A decade ago a disputed presidential election in Kenya led to violence that left more than 1,400 people dead and forced 600,000 from their homes.
Now political tensions are again running high after another disputed election in August. The country's electoral board declared incumbent President Uhuru Kenyatta the victor by 1.4 million votes over opposition candidate Raila Odinga. But Kenya's Supreme Court nullified the result, saying the poll had been marred by "irregularities" and ordered a new election.
That poll was scheduled to take place Oct. 26, but its future is now in doubt after Odinga pulled out saying the new election would also not be free and fair. Odinga's supporters have taken to the streets and the government has sought to quell the upheaval by banning public protests in three major cities.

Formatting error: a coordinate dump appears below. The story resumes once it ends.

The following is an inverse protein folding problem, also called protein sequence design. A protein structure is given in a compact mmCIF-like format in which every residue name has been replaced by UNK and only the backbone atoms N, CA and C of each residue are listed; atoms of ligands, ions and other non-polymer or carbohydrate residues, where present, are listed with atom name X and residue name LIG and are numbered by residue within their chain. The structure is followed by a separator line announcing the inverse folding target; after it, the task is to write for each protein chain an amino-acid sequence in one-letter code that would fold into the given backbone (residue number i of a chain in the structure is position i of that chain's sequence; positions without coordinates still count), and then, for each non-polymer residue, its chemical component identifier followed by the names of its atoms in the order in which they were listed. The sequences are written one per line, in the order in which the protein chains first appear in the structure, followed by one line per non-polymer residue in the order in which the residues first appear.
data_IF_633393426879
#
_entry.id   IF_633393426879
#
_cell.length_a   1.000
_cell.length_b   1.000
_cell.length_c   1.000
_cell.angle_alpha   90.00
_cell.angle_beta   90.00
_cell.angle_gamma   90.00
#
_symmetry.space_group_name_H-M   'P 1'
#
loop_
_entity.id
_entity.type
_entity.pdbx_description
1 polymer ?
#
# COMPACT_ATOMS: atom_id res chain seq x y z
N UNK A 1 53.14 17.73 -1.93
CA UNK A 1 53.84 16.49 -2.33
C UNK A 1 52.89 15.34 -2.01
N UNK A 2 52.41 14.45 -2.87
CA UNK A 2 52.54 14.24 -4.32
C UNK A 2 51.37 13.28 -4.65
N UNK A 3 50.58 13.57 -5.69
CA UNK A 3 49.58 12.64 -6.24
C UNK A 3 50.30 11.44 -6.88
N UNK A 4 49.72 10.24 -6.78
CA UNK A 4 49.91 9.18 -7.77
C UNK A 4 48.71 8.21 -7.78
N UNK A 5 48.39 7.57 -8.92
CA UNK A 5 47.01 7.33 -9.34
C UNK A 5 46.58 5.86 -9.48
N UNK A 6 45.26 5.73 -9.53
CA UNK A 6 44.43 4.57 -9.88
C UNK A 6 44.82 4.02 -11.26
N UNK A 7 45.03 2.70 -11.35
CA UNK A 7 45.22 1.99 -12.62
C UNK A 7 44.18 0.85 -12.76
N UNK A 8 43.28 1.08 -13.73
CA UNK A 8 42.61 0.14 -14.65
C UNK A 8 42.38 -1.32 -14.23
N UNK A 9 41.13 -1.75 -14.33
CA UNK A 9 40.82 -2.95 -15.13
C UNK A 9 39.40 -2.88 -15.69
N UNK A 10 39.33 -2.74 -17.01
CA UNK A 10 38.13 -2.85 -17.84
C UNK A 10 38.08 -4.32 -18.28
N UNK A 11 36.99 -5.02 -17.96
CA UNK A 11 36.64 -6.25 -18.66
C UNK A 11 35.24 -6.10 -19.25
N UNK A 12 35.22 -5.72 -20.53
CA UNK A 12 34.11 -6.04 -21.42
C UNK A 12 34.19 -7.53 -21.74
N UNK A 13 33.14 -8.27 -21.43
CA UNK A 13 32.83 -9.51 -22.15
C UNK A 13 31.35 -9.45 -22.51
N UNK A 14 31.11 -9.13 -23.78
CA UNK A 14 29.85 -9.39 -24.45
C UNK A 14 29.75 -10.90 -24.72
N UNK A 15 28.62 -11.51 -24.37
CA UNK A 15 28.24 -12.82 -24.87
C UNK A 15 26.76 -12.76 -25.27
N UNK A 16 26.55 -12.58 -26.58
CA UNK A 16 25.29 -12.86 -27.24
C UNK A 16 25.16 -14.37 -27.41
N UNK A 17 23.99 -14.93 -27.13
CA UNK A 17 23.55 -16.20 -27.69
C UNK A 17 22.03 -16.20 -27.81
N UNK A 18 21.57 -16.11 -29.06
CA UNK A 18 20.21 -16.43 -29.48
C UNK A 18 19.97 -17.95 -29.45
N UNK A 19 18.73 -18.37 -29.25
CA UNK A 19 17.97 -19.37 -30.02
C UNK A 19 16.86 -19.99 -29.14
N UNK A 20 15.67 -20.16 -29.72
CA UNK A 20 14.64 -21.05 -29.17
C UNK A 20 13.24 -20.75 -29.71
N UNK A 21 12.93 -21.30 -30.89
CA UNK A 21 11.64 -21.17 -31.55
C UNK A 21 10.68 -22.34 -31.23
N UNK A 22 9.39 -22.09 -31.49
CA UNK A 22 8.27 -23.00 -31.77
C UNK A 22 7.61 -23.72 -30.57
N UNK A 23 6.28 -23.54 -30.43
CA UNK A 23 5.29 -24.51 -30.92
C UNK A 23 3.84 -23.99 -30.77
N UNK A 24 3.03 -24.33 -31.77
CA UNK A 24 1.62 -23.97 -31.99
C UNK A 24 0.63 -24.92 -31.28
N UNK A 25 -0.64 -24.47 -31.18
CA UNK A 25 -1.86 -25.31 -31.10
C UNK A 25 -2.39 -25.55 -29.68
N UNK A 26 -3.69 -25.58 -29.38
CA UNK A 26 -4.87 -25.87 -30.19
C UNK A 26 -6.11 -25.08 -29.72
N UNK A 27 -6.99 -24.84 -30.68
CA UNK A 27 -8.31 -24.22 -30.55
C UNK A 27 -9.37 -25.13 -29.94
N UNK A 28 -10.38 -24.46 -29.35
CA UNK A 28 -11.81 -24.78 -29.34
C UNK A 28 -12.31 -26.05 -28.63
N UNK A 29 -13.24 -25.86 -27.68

On this edition of Global Journalist, we take an in-depth look at the political crisis in a country once considered a beacon of stability in Africa.
Joining the program:
- Mercy Adhiambo, a reporter for the Kenyan newspaper The Standard.
- Katharine Houreld, East Africa bureau chief for Reuters.
- Nanjala Nyabola, a Kenyan political analyst and journalist who has written for The Guardian and al-Jazeera.
- John Campbell, a former U.S. diplomat and senior fellow for African policy studies at the Council on Foreign Affairs.
Assistant producers: Astrig Agopian, Jaime Dunaway, Shannon Sankey
Supervising producer: Lauren Wortman